Compromised environment and food supply — Environmental pollutants have been extensively linked to disease, diminished lifespan and decreased quality of life. Soil depletion, food refining, food additives, pesticides, genetically modified food, antibiotics and plastics all compromise food quality.

Poverty — Poverty compromises the environment and diet necessary for health. Poverty forces use of hospital emergency rooms as an expensive and ineffective substitute for primary care.

Compromised offspring — Children from polluted and stressed environments with inadequate diet need more secondary care and tend to become adults with higher disease incidence.

Fundamental solutions for the crisis

Institute universal primary health care — Free and accessible primary care decreases the need for expensive secondary care.

Focus health care on health promotion — Health promotion programs decrease need for secondary health care and decrease disabilities associated with aging and lifestyle illness.

Restore primary practice — Greater compensation for primary physicians allows them to spend enough time with patients to do their job. Allopathic, osteopathic, naturopathic and doctors of chiropractic are all trained as primary physicians and can provide primary care.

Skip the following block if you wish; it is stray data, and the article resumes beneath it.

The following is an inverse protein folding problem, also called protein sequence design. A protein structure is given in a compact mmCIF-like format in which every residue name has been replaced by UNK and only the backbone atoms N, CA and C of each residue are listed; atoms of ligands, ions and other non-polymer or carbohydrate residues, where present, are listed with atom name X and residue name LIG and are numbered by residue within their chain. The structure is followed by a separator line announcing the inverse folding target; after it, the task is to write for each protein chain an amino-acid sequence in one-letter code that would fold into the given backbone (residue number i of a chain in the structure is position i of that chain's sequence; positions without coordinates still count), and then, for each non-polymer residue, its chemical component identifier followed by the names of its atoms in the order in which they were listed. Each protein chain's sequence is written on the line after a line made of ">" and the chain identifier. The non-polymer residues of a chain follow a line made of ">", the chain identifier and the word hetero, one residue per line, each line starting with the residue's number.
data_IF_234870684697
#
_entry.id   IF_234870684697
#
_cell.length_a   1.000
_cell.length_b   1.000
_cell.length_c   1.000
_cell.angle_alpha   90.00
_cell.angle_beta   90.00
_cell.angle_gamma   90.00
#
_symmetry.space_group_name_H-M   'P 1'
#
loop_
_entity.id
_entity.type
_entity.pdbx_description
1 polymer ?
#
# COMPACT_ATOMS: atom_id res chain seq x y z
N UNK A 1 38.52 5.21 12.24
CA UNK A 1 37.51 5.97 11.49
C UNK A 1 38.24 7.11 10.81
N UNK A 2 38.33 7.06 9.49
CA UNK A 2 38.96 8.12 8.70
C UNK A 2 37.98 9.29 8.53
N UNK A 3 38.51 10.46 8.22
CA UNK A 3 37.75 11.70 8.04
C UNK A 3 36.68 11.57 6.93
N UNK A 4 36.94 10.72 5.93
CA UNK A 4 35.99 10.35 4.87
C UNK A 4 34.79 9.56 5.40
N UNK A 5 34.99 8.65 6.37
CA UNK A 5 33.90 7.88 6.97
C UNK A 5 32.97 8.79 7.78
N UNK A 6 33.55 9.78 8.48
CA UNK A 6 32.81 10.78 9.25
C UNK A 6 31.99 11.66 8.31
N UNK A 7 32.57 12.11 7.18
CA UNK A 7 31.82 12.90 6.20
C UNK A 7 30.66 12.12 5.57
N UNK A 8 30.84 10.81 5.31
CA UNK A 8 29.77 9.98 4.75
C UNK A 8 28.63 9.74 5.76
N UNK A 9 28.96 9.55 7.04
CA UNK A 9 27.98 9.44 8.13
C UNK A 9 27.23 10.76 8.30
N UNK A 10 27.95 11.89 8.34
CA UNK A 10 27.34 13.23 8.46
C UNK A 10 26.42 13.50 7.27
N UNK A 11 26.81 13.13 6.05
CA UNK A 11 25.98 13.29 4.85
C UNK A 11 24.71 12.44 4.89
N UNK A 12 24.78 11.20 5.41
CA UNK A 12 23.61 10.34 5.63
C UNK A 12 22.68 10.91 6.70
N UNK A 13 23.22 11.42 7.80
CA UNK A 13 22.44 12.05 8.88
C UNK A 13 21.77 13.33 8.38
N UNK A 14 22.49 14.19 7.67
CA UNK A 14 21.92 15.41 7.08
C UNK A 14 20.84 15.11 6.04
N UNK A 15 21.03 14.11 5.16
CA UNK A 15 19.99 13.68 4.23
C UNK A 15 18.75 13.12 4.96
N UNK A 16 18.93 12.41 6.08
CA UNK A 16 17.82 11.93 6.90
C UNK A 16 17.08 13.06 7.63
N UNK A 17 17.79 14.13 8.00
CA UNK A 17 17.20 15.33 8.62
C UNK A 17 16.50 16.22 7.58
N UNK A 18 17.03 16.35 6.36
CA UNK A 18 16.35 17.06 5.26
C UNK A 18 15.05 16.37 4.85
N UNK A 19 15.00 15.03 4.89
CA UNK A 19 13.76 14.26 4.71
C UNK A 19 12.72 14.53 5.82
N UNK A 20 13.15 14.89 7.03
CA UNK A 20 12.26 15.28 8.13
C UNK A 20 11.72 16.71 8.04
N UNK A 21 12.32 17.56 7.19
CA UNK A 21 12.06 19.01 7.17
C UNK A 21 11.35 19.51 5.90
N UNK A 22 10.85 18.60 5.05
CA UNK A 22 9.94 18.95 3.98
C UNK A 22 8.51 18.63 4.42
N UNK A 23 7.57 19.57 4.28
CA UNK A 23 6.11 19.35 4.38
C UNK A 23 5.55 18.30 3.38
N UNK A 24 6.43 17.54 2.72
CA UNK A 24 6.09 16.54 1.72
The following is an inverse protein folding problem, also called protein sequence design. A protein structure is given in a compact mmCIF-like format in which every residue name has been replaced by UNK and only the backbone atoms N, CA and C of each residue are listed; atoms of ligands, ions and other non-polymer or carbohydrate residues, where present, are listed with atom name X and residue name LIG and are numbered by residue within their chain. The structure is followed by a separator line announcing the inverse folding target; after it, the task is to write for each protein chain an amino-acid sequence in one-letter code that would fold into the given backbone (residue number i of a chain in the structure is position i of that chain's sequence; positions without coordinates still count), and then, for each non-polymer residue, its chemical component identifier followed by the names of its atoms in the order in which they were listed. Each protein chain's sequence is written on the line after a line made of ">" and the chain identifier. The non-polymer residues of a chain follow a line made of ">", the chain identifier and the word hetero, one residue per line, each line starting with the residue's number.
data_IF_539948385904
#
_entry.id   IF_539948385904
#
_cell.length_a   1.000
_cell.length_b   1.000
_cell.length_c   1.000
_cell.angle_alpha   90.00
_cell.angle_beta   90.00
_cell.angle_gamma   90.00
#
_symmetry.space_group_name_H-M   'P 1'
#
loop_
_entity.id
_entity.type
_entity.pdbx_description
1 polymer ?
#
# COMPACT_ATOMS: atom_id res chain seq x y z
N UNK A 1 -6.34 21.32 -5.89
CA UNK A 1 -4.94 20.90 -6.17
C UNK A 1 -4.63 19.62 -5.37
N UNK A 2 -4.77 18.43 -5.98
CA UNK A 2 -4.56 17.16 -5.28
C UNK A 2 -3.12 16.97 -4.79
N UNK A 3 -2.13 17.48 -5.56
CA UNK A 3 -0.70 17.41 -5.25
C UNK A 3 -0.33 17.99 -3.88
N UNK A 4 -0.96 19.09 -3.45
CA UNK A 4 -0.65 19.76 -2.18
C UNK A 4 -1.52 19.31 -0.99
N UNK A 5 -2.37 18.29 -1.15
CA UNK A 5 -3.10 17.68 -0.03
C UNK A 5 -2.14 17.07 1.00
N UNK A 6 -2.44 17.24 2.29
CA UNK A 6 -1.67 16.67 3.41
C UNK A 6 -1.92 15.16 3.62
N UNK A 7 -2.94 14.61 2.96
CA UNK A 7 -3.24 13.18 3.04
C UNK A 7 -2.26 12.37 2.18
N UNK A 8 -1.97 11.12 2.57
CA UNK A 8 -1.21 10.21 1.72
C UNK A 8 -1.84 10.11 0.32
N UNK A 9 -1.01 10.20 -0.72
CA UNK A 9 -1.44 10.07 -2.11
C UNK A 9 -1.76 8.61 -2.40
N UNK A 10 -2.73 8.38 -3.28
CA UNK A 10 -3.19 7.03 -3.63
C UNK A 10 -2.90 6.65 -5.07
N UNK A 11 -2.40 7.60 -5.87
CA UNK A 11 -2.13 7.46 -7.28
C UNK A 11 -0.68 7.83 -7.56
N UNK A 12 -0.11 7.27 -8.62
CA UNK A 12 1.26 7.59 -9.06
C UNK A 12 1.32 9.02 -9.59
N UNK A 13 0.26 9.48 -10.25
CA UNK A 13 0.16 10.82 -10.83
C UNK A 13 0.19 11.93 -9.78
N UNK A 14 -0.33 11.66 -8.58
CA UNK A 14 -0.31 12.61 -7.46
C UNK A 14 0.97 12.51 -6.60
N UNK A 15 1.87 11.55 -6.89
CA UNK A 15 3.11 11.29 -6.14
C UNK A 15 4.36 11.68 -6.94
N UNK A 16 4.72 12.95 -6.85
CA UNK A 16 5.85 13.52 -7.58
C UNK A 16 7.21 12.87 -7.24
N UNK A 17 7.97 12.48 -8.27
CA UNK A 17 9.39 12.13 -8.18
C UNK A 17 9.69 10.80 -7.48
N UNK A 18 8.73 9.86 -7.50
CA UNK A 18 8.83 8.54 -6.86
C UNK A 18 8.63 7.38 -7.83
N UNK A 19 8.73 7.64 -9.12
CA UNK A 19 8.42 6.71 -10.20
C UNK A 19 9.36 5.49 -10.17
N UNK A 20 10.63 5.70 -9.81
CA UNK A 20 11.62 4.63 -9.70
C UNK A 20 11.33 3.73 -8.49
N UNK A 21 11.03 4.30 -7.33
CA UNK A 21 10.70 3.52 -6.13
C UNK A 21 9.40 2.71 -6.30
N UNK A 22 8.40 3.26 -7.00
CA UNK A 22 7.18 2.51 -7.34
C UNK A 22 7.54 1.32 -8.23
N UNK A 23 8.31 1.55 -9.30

Use reasonable standards for implementing or limiting care — We need to be more emotionally authentic as a society and honestly recognize people who are in the process of dying. Most cases of fatal illness in the later stages are better managed with hospice or home care.

Restore personal responsibility for health care costs — Make primary care free and accessible. Make secondary health care (surgery and extensive management through medication) for diseases that are proven by research to be caused by lifestyle choices (smoking, obesity, etc.) not free. Individuals who choose habits that lead to disease would have to carry private insurance for these types of illnesses.

Utilize information technology — Computerizing all the paper in health care decreases the direct costs of the paper, its movement between doctors and its storage. Database management of the information increases likelihood of an accurate diagnosis, prevents duplication of testing, and improves coordination of care between physicians working with a given patient.

Institute malpractice reform — There is a culture in our country of settlements that go far beyond compensation to retribution. This culture could be changed to benefit our society, financially and civilly.

Improve our physical and social environments — Improved health of the environment, quality of food supply and support for the impoverished improves the health of our society as a whole. Greater health equates to greater production and quality of life, and less disease and associated health care costs.


Mark Force, D.C., is a chiropractic physician at The Elements of Health in north Scottsdale, Ariz. He practices functional and natural health care and is the author of Choosing Health: Dr. Force’s Functional Selfcare Workbook. 480-563-4256 or

Reprinted from AzNetNews, Volume 28, Number 3, Jun/July 2009.